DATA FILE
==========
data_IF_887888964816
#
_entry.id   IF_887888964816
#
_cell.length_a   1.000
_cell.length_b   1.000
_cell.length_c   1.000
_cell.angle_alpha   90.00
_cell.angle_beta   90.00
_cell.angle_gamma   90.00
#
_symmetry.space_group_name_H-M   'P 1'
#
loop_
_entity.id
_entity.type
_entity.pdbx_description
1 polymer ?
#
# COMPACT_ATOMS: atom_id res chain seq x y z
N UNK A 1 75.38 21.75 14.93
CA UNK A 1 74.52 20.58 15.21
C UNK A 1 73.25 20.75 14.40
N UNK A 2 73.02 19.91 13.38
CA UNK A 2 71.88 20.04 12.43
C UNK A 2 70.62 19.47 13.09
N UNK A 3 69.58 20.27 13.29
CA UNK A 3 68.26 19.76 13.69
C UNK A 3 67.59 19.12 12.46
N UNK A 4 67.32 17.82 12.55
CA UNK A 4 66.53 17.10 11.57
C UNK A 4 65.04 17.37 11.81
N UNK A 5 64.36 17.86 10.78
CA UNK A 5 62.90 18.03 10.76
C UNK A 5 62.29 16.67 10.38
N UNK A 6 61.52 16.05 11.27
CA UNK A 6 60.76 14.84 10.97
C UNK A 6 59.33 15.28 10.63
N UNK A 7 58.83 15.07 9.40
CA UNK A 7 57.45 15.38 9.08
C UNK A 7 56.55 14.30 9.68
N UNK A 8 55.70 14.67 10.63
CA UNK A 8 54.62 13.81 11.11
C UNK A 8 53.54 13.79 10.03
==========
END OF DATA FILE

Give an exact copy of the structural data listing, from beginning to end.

data_IF_887888964816
#
_entry.id   IF_887888964816
#
_cell.length_a   1.000
_cell.length_b   1.000
_cell.length_c   1.000
_cell.angle_alpha   90.00
_cell.angle_beta   90.00
_cell.angle_gamma   90.00
#
_symmetry.space_group_name_H-M   'P 1'
#
loop_
_entity.id
_entity.type
_entity.pdbx_description
1 polymer ?
#
# COMPACT_ATOMS: atom_id res chain seq x y z
N UNK A 1 75.38 21.75 14.93
CA UNK A 1 74.52 20.58 15.21
C UNK A 1 73.25 20.75 14.40
N UNK A 2 73.02 19.91 13.38
CA UNK A 2 71.88 20.04 12.43
C UNK A 2 70.62 19.47 13.09
N UNK A 3 69.58 20.27 13.29
CA UNK A 3 68.26 19.76 13.69
C UNK A 3 67.59 19.12 12.46
N UNK A 4 67.32 17.82 12.55
CA UNK A 4 66.53 17.10 11.57
C UNK A 4 65.04 17.37 11.81
N UNK A 5 64.36 17.86 10.78
CA UNK A 5 62.90 18.03 10.76
C UNK A 5 62.29 16.67 10.38
N UNK A 6 61.52 16.05 11.27
CA UNK A 6 60.76 14.84 10.97
C UNK A 6 59.33 15.28 10.63
N UNK A 7 58.83 15.07 9.40
CA UNK A 7 57.45 15.38 9.08
C UNK A 7 56.55 14.30 9.68
N UNK A 8 55.70 14.67 10.63
CA UNK A 8 54.62 13.81 11.11
C UNK A 8 53.54 13.79 10.03